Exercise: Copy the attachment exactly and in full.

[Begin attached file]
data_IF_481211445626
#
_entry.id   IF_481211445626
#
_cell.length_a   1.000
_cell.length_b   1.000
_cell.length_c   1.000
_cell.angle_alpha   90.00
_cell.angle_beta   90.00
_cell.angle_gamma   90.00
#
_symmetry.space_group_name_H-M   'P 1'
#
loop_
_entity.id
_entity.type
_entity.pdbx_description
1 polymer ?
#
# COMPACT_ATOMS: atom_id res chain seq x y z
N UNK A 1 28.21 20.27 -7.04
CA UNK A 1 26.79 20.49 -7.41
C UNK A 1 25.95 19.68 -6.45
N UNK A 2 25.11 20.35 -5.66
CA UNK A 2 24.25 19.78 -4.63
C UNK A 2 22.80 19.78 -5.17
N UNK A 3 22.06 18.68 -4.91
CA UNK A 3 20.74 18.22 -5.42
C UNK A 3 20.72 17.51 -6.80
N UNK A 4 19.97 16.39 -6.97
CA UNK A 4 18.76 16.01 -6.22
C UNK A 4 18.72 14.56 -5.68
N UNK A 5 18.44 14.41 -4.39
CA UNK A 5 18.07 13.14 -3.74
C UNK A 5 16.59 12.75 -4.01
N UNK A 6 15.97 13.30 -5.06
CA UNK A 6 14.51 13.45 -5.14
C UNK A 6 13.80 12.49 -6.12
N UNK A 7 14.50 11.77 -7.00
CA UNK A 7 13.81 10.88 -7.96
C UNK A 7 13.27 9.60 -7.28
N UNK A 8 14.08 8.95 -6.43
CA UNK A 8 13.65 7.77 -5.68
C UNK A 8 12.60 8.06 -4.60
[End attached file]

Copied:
data_IF_481211445626
#
_entry.id   IF_481211445626
#
_cell.length_a   1.000
_cell.length_b   1.000
_cell.length_c   1.000
_cell.angle_alpha   90.00
_cell.angle_beta   90.00
_cell.angle_gamma   90.00
#
_symmetry.space_group_name_H-M   'P 1'
#
loop_
_entity.id
_entity.type
_entity.pdbx_description
1 polymer ?
#
# COMPACT_ATOMS: atom_id res chain seq x y z
N UNK A 1 28.21 20.27 -7.04
CA UNK A 1 26.79 20.49 -7.41
C UNK A 1 25.95 19.68 -6.45
N UNK A 2 25.11 20.35 -5.66
CA UNK A 2 24.25 19.78 -4.63
C UNK A 2 22.80 19.78 -5.17
N UNK A 3 22.06 18.68 -4.91
CA UNK A 3 20.74 18.22 -5.42
C UNK A 3 20.72 17.51 -6.80
N UNK A 4 19.97 16.39 -6.97
CA UNK A 4 18.76 16.01 -6.22
C UNK A 4 18.72 14.56 -5.68
N UNK A 5 18.44 14.41 -4.39
CA UNK A 5 18.07 13.14 -3.74
C UNK A 5 16.59 12.75 -4.01
N UNK A 6 15.97 13.30 -5.06
CA UNK A 6 14.51 13.45 -5.14
C UNK A 6 13.80 12.49 -6.12
N UNK A 7 14.50 11.77 -7.00
CA UNK A 7 13.81 10.88 -7.96
C UNK A 7 13.27 9.60 -7.28
N UNK A 8 14.08 8.95 -6.43
CA UNK A 8 13.65 7.77 -5.68
C UNK A 8 12.60 8.06 -4.60